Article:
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  7. Saurabh Chandra (2013). Water Conservation & the National Water Policy (2012). SOCRATES 1 (1):58-79.
    Earth and every living organism on this planet require water for survival and without water there would be no life. Drinking water should be clean that means it should be free from micro-organisms, free from harmful chemical and other pollutants. Consuming unsafe drinking water may lead to several water borne diseases, and other long term and chronic health problems. Water conservation encompasses the policies, strategies and activities to manage fresh water as a sustainable resource to protect the water environment and (...)
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  8. Benjamin Hale (2008). Technology, the Environment, and the Moral Considerability of Artifacts. In Evan Selinger, Jan Kyrre Berg Olson & Soren Riis (eds.), New Waves in Philosophy of Technology. Palgrave Macmillan
  9. Benjamin Hale (2006). The Moral Considerability of Invasive Transgenic Animals. Journal of Agricultural and Environmental Ethics 19 (4):337-366.
    The term moral considerability refers to the question of whether a being or set of beings is worthy of moral consideration. Moral considerability is most readily afforded to those beings that demonstrate the clearest relationship to rational humans, though many have also argued for and against the moral considerability of species, ecosystems, and “lesser” animals. Among these arguments there are at least two positions: “environmentalist” positions that tend to emphasize the systemic relations between species, and “liberationist” positions that tend to (...)
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  10. Aaron Lercher (2006). Liberty of Ecological Conscience. Environmental Ethics 28 (3):315-322.
    Our concern for nonhuman nature can be justified in terms of a human right to liberty of ecological conscience. This right is analogous to the right to religious liberty, and is equally worthy of recognition as that fundamental liberty. The liberty of ecological conscience, like religious liberty, is a negative right against interference. Each ecological conscience supports a claim to protection of the parts of nonhuman nature that are current or potential sites of its active pursuit of natural value. If (...)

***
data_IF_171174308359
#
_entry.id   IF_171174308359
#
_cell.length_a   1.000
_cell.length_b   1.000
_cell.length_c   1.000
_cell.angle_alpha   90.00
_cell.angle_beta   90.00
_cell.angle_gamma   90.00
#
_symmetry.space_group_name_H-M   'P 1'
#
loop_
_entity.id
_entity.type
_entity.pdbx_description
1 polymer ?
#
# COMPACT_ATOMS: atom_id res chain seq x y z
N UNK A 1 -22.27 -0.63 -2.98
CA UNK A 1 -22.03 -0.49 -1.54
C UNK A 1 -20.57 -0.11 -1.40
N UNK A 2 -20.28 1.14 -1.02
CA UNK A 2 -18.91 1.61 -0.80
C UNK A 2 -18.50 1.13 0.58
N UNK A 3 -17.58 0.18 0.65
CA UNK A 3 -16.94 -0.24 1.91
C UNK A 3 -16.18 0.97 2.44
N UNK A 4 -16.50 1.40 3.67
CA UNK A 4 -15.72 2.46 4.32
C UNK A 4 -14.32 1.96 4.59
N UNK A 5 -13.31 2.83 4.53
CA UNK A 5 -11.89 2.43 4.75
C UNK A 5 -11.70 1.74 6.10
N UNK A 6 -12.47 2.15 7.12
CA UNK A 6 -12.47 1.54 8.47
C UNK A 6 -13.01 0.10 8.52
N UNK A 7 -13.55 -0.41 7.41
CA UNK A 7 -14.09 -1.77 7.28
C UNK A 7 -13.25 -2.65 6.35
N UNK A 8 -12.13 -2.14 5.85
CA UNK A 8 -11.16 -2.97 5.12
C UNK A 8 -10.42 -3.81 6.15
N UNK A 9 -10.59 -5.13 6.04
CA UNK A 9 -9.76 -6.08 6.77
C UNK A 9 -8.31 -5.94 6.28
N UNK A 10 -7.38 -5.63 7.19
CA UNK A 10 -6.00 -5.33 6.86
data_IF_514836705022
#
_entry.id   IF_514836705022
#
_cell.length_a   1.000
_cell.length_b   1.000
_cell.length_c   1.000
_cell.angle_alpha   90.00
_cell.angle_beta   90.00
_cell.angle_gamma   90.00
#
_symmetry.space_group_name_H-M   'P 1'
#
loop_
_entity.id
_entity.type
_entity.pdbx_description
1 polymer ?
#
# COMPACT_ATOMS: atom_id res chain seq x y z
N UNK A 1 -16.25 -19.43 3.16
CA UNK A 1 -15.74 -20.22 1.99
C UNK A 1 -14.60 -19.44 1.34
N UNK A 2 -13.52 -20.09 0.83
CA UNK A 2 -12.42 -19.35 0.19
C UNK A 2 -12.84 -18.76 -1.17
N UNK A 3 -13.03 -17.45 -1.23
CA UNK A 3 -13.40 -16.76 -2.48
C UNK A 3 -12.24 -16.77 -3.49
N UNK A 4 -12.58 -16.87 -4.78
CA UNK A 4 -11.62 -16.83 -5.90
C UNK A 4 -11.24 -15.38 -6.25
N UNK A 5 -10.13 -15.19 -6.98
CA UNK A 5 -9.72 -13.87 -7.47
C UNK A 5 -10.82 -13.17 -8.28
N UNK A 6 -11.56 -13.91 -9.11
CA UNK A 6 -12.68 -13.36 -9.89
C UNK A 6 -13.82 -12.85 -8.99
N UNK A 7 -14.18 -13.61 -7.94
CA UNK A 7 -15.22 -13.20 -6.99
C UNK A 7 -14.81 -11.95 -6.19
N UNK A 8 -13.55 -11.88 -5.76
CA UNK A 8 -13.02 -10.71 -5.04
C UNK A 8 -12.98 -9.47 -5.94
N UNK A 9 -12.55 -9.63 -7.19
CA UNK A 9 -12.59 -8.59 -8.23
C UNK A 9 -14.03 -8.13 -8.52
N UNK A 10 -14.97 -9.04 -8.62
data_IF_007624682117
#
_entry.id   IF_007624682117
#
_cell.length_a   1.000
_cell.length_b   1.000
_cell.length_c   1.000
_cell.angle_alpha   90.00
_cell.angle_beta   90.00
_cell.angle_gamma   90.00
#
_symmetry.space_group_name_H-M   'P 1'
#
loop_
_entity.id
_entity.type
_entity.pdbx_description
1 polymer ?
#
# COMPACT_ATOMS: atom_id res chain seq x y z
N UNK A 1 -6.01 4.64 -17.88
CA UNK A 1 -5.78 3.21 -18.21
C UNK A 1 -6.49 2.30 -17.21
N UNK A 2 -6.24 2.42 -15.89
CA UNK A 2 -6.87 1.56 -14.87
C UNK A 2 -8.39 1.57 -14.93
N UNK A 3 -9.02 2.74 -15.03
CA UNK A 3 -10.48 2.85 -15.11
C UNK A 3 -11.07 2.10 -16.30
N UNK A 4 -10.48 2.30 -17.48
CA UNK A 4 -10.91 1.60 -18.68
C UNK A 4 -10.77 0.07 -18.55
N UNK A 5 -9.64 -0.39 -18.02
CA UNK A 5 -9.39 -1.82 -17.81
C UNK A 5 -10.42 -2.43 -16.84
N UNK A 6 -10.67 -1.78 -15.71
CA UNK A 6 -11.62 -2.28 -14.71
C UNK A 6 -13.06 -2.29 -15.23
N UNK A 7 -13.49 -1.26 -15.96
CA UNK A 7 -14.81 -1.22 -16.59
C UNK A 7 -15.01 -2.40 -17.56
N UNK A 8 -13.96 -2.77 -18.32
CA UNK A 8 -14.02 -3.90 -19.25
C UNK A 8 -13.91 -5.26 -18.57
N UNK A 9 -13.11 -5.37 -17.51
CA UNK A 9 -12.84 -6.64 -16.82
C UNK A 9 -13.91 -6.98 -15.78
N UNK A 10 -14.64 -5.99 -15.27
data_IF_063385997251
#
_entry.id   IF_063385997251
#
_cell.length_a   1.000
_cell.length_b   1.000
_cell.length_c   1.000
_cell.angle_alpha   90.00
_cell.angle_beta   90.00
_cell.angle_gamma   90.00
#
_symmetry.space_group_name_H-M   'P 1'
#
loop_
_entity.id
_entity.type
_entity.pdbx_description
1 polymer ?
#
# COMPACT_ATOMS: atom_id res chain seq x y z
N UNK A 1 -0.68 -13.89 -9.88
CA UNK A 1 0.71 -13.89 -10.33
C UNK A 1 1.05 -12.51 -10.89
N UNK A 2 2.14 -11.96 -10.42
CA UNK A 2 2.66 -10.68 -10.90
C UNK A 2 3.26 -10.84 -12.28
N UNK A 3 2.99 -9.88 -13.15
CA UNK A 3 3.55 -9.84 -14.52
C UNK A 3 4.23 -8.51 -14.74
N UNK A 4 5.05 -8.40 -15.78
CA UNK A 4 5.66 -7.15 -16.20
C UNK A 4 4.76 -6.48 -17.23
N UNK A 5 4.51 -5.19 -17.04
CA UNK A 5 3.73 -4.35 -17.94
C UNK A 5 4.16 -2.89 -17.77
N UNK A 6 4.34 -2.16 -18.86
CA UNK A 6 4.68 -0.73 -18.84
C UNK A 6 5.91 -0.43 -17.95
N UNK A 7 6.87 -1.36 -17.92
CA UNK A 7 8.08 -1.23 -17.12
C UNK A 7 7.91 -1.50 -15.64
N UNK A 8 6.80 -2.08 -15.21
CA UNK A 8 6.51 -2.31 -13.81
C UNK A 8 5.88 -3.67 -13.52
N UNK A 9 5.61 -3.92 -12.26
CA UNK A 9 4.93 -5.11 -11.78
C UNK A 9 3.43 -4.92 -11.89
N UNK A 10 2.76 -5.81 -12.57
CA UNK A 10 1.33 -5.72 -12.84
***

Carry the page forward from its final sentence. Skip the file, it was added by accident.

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  11. Alejandra Mancilla (2011). Avatar Vs Mononoke. Philosophy Now 85:44-46.
    "Avatar" and "Princess Mononoke" as representative of radically different positions in environmental ethics.
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  12. Alejandra Mancilla (2011). Allen Carlson and Sheila Lintott (Eds.): Nature, Aesthetics and Environmentalism: From Beauty to Duty. [REVIEW] Environmental Values 20 (3):449-452.
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  13. Erik Persson (2008). What is Wrong with Extinction? Dissertation, Lund University
  14. Duncan Purves (2014). Anthropocentric Indirect Arguments and Anthropocentric Moral Attitudes. Ethics, Policy and Environment 17 (3):267-270.
    Anthropocentric indirect arguments , which call for specific policies or actions because of human benefits that are correlated with but not caused by benefits to the environment, are gaining increasing traction with those who take a pragmatic approach to environmental protection. I contend that nonanthropocentrists might remain justifiably uneasy about AIAs because such arguments fail to challenge prevailing speciesist moral attitudes. I close by considering whether Elliott can address this concern of nonanthropocentrists by appealing to the ability of AIAs to (...)